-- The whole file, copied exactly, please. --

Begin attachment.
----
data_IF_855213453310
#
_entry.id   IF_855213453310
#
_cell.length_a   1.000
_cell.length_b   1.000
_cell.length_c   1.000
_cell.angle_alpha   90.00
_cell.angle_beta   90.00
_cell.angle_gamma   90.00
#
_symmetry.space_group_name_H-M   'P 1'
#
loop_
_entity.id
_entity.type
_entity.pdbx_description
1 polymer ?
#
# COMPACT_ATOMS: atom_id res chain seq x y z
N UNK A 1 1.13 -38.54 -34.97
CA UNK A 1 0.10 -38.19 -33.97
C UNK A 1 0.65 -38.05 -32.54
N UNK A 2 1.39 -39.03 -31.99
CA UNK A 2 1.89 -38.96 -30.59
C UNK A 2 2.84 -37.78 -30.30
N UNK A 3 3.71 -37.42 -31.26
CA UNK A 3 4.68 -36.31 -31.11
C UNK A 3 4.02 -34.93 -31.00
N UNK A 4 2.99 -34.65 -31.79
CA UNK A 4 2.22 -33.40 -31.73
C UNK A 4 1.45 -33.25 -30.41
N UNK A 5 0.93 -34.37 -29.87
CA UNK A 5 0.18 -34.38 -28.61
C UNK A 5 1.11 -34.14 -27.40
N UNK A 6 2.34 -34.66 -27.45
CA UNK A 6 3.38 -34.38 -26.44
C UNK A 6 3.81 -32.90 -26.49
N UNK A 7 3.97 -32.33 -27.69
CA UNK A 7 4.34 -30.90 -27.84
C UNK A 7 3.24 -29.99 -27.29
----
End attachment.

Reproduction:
data_IF_855213453310
#
_entry.id   IF_855213453310
#
_cell.length_a   1.000
_cell.length_b   1.000
_cell.length_c   1.000
_cell.angle_alpha   90.00
_cell.angle_beta   90.00
_cell.angle_gamma   90.00
#
_symmetry.space_group_name_H-M   'P 1'
#
loop_
_entity.id
_entity.type
_entity.pdbx_description
1 polymer ?
#
# COMPACT_ATOMS: atom_id res chain seq x y z
N UNK A 1 1.13 -38.54 -34.97
CA UNK A 1 0.10 -38.19 -33.97
C UNK A 1 0.65 -38.05 -32.54
N UNK A 2 1.39 -39.03 -31.99
CA UNK A 2 1.89 -38.96 -30.59
C UNK A 2 2.84 -37.78 -30.30
N UNK A 3 3.71 -37.42 -31.26
CA UNK A 3 4.68 -36.31 -31.11
C UNK A 3 4.02 -34.93 -31.00
N UNK A 4 2.99 -34.65 -31.79
CA UNK A 4 2.22 -33.40 -31.73
C UNK A 4 1.45 -33.25 -30.41
N UNK A 5 0.93 -34.37 -29.87
CA UNK A 5 0.18 -34.38 -28.61
C UNK A 5 1.11 -34.14 -27.40
N UNK A 6 2.34 -34.66 -27.45
CA UNK A 6 3.38 -34.38 -26.44
C UNK A 6 3.81 -32.90 -26.49
N UNK A 7 3.97 -32.33 -27.69
CA UNK A 7 4.34 -30.90 -27.84
C UNK A 7 3.24 -29.99 -27.29